Wilcox hopes the film will touch the lives of others and leaves them inspired by her story.

The movie was filmed all over south Georgia including Early County, Baker County and Miller County. The jail scenes and the electrocution scene was filmed at a film and television studio in Colquitt.


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#45
Who did she kill? It left that part out. She looks like she'd fuck somebody up. hahahaha
(03-15-2013, 07:12 PM)aussiefriend Wrote: You see Duchess, I have set up a thread to discuss something and this troll is behaving just like Riotgear did.
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#46
More about this angel:
"At the age of 20, Baker and a friend found they could make money by "entertaining gentlemen". This came to attention of the Randolph County sheriff as their clientèle were white and interracial relationships were illegal in Georgia. The two were arrested and spent several months in a workhouse. On release she was ostracized by the black community, leading her to become an alcoholic. By the time she was in her early forties, Baker had three children"

She shot and killed her white employer. They claim the jury was racist. Soooo, if she shot and killed a black man it would have been OK?
(03-15-2013, 07:12 PM)aussiefriend Wrote: You see Duchess, I have set up a thread to discuss something and this troll is behaving just like Riotgear did.
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#47
Houston Chronicle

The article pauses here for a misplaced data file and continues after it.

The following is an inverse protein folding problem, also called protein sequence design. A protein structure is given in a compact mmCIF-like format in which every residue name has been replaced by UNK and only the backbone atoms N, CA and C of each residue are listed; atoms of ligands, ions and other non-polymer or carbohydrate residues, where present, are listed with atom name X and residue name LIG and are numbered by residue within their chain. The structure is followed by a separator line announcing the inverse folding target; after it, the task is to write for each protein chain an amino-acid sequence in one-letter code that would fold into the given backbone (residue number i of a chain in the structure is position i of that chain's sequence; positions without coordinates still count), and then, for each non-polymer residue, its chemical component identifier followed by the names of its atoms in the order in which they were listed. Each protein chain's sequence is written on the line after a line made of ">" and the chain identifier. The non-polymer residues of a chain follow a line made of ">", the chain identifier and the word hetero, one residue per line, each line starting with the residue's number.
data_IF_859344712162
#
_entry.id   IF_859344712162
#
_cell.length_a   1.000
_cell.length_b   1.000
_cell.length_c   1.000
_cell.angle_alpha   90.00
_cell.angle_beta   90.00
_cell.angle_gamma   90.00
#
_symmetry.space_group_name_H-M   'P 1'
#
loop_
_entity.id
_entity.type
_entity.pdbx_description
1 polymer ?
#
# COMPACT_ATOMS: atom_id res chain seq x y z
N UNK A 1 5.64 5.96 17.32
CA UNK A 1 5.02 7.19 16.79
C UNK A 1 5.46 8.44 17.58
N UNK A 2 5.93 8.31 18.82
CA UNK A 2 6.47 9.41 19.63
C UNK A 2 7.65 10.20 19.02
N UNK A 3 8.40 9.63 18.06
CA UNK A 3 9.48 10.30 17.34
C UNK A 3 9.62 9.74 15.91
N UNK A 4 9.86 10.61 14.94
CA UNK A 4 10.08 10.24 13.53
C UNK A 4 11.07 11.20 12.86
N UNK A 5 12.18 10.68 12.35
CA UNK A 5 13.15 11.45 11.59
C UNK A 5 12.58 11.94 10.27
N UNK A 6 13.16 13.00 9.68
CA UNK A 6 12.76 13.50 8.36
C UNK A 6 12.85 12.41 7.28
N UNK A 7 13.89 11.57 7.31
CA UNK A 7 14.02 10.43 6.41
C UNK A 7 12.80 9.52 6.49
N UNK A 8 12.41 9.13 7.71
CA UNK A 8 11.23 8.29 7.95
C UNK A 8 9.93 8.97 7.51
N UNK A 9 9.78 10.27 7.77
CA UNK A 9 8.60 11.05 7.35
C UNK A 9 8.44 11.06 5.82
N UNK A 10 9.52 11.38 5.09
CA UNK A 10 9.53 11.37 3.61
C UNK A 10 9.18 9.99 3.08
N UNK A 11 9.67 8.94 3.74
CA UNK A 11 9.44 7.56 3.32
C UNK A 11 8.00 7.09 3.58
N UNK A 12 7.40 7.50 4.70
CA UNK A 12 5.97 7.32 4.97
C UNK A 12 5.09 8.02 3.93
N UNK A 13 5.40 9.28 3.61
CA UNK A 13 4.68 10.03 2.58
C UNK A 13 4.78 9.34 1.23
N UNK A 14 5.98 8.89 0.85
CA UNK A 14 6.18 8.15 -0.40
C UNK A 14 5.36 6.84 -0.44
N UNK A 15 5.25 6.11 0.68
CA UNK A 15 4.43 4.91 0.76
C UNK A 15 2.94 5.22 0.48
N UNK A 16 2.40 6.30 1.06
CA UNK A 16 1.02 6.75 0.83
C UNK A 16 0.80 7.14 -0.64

In a session fraught with emotion and tears, family and friends of killer Timothy Wayne Adams on Tuesday publicly called on the state's pardons board to spare the life of the one-time security guard who is to be executed later this month for the murder of his 19-month-old son.

The public plea came one day after the Texas Defender Service formally asked the board to recommend that Gov. Rick Perry commute the 42-year-old man's sentence to life in prison. During Perry's tenure, the board only twice has recommended commutation, and the governor on both occasions allowed the executions to proceed.

Defender Service lawyer Katherine Black said Adams has exhausted his court appeals.

"My grandson meant the world to me," said the killer's father, career Houston firefighter Columbus Adams. "The family and I have been suffering tremendously from that day to this day. In dealing with my son, I told him I would be with him to the end. He has been remorseful from day one."

Both the elder Adams and his wife, Wilma, said they have forgiven their son.

"I would ask the governor and the board to, just for a moment, try to put themselves in my place and see how they would feel," Wilma Adams said. "We all make terrible mistakes, but God is a forgiving God and we all need to learn to forgive. Taking Timothy's life is not going to bring back my grandson."